Politics and passion in a hot tub

All geothermal pools in Iceland have at least one outdoor hot tub
February 19, 2019
Inga Rós Antoníusdóttir

Iceland is hot - no pun intended. As you may have heard we don’t only have volcanoes and geysers, we also have this thing about hot tubs in Iceland. And we’re not just talking about the natural hot springs and natural pools. All geothermal pools in Iceland have at least one outdoor hot tub and many homes have private hot tubs.

And why wouldn’t they, considering the majority of Icelandic households use geothermal water, pumped directly from the boreholes or water that has first been used in power plants to produce electricity.

Visitors tend to ask, when the outdoor pools and hot tubs open in summer, as they are used to them being closed over winter in their home countries. But not in Iceland. After all we’re Vikings and we bathe outdoors all year round. The truth is that there’s nothing better than a hot soak after a long day and adding snow and maybe even northern lights to the equation just makes the experience more magical.

Public tubs are not just relaxations areas, they are also an integral part of Icelandic culture. This social and cultural role of swimming pools and hot tubs should not be underestimated. The tradition of discussing current affairs, such as politics or the latest gossip, sports and/or personal affairs, is old and deeply rooted.

One might even argue that a local swimming pool with an outdoor hot tub in Iceland is as much the heart of the community as a local pub may be the heart of the community in other countries. Unlike in some spas there is no age limit and this is maybe the best place to experience a cross section of the Icelandic community. From babies to grandparents, from drivers to doctors, mailmen to ministers. They all meet here! Oh, and one word about local custom – don’t forget to take a shower before entering the pool - NAKED (in the shower mind you. Please wear appropriate swimwear to the pool/tub)!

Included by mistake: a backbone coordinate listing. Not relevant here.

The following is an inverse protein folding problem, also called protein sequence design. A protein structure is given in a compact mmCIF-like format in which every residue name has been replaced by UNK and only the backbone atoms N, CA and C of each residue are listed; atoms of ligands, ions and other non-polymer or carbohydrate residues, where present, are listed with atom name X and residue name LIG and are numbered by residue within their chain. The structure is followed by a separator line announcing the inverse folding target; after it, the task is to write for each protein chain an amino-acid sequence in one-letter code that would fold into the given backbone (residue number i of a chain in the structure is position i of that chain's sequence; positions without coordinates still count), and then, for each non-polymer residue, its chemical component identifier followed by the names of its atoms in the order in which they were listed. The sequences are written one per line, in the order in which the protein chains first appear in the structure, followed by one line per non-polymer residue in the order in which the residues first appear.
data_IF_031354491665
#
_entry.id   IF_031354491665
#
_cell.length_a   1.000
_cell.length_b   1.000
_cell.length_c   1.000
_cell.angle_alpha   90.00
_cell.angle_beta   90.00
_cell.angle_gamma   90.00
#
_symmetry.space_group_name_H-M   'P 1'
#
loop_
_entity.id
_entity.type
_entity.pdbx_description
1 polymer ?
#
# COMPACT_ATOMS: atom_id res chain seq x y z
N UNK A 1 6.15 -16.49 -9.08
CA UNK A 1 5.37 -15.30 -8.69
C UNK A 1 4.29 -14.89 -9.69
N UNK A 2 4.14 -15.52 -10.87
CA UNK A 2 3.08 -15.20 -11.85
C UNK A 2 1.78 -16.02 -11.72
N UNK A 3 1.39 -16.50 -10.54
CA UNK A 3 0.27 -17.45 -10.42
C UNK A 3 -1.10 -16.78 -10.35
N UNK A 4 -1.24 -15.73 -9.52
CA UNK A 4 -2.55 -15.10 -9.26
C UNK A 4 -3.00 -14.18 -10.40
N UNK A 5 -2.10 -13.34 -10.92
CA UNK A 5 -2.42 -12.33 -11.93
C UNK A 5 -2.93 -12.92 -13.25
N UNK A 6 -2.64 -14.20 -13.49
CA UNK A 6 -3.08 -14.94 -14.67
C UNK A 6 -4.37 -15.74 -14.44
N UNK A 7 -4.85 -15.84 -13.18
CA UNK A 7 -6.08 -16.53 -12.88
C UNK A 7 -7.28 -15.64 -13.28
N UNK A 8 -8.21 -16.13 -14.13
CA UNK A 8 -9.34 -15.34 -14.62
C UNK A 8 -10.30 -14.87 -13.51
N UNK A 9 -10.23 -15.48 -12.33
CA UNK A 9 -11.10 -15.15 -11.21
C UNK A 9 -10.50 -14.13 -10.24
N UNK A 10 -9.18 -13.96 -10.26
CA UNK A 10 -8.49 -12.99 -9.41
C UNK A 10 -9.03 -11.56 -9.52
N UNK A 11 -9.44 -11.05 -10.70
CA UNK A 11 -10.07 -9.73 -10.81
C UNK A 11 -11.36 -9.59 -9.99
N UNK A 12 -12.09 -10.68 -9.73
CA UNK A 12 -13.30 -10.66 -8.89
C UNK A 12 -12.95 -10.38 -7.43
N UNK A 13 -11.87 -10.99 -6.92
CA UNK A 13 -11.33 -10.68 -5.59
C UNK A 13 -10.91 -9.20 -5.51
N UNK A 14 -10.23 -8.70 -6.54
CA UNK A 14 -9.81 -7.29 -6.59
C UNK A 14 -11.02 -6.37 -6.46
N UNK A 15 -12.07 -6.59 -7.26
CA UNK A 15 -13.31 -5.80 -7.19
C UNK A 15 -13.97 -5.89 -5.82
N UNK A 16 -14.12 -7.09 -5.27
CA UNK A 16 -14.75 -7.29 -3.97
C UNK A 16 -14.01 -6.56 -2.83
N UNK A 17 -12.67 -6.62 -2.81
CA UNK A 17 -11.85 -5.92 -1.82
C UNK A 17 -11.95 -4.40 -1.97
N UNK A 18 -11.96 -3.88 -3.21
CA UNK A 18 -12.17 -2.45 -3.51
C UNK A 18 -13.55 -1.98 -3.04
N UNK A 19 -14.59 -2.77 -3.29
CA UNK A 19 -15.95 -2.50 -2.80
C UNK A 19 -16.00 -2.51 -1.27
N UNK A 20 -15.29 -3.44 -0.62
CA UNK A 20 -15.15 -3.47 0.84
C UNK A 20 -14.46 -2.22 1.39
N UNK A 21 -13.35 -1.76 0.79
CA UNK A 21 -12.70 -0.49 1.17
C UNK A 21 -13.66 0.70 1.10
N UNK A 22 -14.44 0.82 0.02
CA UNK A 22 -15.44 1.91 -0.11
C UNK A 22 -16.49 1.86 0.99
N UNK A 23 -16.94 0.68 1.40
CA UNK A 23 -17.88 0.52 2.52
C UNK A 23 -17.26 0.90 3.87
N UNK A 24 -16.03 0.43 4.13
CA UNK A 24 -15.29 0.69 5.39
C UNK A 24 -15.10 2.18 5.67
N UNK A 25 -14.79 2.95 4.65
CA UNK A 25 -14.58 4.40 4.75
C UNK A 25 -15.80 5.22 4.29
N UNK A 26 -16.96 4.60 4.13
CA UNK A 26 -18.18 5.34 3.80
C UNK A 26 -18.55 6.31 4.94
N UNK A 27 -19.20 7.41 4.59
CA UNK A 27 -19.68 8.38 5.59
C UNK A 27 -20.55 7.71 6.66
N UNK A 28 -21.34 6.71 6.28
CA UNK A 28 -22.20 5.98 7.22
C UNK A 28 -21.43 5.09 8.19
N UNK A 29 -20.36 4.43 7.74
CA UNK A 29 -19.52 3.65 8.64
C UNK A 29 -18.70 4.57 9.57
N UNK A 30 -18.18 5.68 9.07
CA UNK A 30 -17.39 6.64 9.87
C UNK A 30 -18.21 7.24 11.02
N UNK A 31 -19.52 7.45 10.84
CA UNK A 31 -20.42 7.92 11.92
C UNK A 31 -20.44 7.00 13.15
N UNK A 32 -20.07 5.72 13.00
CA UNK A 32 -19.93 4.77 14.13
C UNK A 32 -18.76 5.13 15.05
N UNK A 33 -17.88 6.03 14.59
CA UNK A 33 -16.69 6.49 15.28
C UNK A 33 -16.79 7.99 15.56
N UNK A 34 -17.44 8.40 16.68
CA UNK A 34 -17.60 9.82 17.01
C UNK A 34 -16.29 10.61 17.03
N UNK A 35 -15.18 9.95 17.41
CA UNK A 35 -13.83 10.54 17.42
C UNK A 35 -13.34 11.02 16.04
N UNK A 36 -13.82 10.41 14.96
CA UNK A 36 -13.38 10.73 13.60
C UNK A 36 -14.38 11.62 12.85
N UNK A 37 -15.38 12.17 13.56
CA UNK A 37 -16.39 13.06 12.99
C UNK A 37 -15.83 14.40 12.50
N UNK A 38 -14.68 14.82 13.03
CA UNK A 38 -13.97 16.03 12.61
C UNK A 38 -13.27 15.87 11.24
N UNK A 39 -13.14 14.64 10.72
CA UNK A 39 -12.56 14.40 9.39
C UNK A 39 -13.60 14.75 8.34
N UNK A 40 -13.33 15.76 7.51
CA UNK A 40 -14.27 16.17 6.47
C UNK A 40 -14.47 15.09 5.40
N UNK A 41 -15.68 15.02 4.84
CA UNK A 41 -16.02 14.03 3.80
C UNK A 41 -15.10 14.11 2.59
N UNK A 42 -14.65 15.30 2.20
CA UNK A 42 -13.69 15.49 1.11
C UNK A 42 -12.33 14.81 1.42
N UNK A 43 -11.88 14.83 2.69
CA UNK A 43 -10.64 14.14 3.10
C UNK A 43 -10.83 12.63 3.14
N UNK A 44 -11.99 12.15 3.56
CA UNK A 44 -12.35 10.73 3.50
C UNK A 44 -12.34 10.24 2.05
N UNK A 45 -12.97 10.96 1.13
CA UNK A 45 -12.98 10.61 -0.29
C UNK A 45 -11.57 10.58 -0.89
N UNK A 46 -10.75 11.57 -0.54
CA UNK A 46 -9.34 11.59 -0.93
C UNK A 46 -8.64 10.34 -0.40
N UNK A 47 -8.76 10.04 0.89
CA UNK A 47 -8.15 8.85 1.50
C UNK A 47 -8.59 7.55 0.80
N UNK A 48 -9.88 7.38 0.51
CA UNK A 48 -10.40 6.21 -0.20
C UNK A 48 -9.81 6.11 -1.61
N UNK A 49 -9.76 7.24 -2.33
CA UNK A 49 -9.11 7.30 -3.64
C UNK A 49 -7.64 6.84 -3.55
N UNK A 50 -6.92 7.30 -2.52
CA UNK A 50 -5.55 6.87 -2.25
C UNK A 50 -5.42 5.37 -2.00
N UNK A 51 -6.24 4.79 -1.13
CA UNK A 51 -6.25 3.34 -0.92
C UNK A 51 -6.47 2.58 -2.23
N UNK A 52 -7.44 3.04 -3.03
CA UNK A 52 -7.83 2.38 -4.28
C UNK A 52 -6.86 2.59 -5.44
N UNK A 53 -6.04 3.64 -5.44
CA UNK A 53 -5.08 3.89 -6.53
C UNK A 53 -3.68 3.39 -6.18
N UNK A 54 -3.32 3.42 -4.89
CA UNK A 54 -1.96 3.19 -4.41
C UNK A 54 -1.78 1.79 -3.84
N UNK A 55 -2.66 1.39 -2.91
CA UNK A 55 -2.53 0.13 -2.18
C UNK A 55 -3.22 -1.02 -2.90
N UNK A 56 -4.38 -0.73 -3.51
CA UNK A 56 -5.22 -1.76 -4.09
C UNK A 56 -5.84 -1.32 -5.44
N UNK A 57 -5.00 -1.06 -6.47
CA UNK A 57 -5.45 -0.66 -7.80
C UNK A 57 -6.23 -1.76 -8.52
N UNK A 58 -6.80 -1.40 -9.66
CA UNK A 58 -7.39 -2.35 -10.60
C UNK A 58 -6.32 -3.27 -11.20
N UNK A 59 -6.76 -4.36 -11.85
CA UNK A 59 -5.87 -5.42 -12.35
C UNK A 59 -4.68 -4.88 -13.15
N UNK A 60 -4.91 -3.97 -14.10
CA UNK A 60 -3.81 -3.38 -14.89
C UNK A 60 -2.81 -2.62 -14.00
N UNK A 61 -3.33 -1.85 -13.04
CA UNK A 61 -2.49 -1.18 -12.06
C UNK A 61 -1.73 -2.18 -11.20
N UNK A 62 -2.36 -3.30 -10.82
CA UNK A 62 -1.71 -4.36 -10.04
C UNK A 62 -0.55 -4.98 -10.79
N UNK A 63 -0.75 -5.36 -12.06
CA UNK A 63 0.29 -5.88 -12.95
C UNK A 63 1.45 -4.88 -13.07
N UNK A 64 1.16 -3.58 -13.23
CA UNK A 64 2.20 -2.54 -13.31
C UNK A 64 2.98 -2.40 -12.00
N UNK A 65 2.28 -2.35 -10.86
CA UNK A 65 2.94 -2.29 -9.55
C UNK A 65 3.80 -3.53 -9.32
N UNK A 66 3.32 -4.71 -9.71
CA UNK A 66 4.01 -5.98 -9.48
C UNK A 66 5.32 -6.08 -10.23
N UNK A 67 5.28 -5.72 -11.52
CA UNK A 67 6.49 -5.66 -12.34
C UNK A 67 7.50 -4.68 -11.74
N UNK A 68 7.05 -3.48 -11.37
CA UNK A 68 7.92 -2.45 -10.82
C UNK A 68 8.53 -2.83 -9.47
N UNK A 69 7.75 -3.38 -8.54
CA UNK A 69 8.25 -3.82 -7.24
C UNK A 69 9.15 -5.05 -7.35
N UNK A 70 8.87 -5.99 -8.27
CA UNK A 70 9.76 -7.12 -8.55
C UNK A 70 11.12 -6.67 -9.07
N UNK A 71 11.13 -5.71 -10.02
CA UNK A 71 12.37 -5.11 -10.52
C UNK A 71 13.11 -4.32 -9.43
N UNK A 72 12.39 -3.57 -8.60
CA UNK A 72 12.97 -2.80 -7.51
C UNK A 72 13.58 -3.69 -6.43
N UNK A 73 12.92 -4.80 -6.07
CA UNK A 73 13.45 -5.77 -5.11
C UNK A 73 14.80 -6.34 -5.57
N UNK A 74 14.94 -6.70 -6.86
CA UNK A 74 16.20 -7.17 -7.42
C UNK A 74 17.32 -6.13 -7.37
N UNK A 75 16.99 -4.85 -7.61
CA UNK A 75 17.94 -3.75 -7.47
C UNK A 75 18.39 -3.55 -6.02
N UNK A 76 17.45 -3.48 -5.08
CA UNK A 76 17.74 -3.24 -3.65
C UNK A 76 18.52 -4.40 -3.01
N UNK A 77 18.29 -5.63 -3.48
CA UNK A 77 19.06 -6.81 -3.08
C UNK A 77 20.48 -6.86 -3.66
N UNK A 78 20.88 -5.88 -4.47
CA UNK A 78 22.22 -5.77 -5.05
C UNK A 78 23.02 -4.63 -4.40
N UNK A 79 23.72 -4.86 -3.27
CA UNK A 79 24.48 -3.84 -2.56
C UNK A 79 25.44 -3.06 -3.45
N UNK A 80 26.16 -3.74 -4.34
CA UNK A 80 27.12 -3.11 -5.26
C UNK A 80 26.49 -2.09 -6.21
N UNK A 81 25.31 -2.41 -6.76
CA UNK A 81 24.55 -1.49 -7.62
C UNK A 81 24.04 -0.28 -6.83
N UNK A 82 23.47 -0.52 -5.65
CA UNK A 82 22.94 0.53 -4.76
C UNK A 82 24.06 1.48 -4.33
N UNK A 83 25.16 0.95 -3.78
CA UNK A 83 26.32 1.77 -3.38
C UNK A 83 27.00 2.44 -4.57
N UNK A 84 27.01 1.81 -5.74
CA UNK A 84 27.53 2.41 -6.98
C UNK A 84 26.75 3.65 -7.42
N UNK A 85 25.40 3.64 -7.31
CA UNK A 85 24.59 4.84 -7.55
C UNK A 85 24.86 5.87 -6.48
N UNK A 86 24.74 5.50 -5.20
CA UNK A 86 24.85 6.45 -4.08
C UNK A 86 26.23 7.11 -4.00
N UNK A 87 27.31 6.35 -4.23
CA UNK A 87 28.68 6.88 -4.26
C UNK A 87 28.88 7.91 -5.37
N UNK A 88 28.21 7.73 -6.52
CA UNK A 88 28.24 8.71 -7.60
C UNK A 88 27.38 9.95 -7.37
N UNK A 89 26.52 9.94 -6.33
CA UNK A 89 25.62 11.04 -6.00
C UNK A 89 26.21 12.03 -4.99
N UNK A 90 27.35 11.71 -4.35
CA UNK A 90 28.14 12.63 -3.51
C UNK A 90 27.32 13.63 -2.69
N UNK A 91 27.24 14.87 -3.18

Watch trailer of a documentary by an Icelandic filmmaker Harpa Fönn Sigurjónsdóttir, which follows a group of people who meet every morning at Vesturbæjarlaug in Reykjavík.

If you prefer your tub “au natural” there are still plenty of natural hot springs in Iceland to choose from. Some of them just a few minutes walk from the road, but the farther you get off the beaten path the more exclusive your experience will be. Unless you end up disturbing honeymooners that is. There’s nothing charming about feeling like the third wheel in a natural hot tub in Iceland. Furthermore, getting there often requires a lot of hiking or driving on rough dirt roads, roads which many car rental companies will forbid you to drive a regular car on.

Then there’s the opposite from natural springs. Namely a beer spa - designed especially for beer lovers. You know the types, who don’t think that enjoying a cold beer while having a soak is enough. Well….they can now enjoy a beer bath.

At Bjórböðin, Iceland’s first beer spa, that opened in 2017, guests get into tubs filled with a blend of young beer, hops, brewer’s yeast and essential oils and after that get to enjoy 25 minutes in the relaxation room. The experience leaves you just as happy and relaxed as you usually get from indulging in a few beers, the traditional way.

Last but not least, the most famous geothermal spa of them all is the Blue Lagoon. You’ve probably seen Did you know that National Geographic named it one of the top 25 Wonders of the World, and Condé Nast Traveller awarded it as one the Top 10 spas in the world?
On a Wellness and Northern Lights tour you can combine a visit to the famous Geysir hot spring area with beautiful waterfalls such as Seljalandsfoss and Skógafoss and also enjoy the warmth of Icelandic hot thermal water in the Blue Lagoon in the midst of winter. The tour is furthermore designed to maximize your chances of witnessing the amazing Northern Lights. All on board!

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